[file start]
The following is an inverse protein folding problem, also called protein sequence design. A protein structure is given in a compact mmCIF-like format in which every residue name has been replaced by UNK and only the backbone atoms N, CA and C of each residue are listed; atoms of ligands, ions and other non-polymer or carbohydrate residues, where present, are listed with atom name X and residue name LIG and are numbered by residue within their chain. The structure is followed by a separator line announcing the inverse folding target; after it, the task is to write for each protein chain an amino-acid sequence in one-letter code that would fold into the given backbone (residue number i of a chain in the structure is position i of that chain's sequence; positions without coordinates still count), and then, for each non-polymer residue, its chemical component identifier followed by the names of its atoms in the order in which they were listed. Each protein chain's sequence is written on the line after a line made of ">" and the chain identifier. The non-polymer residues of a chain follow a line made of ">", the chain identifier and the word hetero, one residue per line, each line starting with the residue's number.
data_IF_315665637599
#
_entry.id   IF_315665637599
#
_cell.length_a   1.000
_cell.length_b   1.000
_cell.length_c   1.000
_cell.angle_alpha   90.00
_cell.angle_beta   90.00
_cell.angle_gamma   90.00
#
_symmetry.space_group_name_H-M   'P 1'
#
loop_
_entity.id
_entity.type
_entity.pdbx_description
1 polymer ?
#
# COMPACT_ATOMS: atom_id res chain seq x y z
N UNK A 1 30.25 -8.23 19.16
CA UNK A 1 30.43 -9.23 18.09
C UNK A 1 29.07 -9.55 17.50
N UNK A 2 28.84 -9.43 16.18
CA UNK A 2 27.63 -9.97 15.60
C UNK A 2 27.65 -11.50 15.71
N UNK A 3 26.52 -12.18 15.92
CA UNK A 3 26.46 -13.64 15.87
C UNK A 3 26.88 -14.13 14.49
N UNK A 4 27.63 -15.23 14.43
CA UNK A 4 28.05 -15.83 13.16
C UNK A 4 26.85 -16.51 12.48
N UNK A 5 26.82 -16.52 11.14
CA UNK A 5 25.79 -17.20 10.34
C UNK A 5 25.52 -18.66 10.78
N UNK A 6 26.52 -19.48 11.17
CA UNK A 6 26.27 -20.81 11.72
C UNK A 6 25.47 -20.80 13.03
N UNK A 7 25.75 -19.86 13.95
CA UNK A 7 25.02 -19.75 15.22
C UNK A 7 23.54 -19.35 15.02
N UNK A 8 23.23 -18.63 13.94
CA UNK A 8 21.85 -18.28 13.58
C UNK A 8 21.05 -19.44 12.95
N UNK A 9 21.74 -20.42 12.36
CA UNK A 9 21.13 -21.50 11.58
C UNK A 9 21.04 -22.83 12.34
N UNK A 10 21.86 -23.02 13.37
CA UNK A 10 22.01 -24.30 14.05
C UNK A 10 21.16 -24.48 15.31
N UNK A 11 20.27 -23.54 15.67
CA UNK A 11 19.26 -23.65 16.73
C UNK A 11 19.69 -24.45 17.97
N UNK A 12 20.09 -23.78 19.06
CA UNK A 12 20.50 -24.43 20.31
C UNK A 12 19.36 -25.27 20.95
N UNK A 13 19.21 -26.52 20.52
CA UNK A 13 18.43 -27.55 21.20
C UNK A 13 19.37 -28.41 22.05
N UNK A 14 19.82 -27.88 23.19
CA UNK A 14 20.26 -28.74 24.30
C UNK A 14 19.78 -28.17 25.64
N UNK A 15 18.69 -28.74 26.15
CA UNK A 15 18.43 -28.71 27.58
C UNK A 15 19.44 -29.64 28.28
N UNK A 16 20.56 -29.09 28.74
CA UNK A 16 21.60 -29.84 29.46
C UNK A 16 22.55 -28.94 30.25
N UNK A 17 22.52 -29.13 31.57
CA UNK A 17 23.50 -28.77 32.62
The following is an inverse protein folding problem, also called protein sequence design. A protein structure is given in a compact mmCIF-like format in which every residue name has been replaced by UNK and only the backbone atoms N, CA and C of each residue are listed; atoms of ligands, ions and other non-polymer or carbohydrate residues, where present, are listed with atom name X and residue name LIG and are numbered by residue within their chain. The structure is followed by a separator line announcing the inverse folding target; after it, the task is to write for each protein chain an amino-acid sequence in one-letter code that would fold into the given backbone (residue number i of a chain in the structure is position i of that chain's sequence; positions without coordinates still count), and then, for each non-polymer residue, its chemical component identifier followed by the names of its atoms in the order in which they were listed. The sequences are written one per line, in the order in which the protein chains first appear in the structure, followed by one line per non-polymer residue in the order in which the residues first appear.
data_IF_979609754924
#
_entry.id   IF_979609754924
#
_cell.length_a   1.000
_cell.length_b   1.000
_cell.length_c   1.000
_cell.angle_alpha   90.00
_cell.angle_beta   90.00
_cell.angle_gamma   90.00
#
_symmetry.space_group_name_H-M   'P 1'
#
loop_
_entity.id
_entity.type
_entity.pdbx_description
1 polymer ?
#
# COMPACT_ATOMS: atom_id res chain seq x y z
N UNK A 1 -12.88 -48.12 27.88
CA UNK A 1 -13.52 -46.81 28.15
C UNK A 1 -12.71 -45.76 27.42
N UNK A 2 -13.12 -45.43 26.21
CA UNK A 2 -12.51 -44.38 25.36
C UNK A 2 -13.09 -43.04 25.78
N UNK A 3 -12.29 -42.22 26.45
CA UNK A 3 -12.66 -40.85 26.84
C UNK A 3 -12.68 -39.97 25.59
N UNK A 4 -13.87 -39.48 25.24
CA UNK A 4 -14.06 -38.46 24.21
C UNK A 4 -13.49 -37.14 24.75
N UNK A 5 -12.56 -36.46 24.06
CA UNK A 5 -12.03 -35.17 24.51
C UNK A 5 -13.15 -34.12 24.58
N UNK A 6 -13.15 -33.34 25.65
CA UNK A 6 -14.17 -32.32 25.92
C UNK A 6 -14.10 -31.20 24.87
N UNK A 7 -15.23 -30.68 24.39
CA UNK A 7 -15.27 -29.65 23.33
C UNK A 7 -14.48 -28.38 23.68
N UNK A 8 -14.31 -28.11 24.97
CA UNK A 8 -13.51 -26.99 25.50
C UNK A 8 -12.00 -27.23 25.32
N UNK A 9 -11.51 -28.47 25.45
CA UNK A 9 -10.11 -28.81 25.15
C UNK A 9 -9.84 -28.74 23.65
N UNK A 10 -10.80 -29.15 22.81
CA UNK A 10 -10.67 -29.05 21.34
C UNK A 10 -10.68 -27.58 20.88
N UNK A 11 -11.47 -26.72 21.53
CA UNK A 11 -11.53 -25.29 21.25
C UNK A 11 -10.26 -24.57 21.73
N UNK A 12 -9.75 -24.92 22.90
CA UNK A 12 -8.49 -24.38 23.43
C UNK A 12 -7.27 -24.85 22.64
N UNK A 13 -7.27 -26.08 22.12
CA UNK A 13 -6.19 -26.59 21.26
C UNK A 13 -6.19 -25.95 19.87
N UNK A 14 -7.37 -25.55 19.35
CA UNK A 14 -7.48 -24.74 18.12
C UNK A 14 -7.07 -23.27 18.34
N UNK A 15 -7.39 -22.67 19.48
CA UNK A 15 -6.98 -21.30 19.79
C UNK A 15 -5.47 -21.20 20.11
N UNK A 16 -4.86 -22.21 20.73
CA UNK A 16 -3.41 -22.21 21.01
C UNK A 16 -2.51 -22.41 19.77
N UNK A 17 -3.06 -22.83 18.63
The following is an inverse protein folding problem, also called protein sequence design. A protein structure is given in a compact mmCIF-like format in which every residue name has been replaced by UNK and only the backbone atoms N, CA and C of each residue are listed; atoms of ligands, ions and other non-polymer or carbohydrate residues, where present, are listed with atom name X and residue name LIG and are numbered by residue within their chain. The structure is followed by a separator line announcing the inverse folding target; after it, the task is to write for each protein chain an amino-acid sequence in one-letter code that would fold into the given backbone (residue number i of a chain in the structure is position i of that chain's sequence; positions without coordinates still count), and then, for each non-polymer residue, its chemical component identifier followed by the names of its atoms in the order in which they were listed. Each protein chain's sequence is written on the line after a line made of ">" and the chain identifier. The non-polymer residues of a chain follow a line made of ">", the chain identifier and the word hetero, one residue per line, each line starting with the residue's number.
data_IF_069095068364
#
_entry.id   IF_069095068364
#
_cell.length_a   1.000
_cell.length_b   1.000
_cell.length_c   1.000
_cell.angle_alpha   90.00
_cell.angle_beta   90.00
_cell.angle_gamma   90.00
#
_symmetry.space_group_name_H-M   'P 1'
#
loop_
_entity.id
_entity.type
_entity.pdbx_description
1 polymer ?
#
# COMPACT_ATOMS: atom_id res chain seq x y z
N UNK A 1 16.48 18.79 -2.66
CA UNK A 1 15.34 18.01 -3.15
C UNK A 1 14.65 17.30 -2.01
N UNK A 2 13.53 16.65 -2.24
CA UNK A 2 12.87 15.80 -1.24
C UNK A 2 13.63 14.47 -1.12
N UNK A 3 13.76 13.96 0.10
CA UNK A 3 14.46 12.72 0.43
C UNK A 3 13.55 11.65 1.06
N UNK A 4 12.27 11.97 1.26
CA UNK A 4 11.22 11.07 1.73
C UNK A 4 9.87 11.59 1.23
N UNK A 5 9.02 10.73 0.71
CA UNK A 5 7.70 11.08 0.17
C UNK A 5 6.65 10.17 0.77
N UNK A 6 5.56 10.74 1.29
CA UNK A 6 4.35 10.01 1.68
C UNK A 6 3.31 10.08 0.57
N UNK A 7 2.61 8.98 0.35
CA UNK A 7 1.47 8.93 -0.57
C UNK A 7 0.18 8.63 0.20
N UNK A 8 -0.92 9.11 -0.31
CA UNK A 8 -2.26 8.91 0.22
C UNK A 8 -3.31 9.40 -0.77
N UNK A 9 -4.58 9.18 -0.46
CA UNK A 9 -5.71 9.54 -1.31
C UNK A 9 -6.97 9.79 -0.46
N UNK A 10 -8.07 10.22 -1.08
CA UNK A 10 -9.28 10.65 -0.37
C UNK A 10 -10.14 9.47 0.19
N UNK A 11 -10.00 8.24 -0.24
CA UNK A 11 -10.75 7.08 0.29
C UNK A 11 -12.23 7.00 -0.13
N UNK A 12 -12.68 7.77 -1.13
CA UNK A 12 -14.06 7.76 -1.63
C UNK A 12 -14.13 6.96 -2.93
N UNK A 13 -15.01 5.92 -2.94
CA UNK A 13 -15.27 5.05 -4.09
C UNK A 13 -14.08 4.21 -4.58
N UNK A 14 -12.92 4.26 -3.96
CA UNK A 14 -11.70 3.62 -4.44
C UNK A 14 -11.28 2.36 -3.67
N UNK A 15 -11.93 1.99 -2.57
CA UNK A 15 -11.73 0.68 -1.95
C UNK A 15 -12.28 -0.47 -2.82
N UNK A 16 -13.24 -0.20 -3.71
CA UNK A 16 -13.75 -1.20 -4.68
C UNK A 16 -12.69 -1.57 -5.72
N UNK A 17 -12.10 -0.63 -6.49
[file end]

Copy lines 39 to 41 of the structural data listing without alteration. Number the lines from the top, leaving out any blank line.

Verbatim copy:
C UNK A 6 25.47 -20.80 13.03
N UNK A 7 25.75 -19.86 13.95
CA UNK A 7 25.02 -19.75 15.22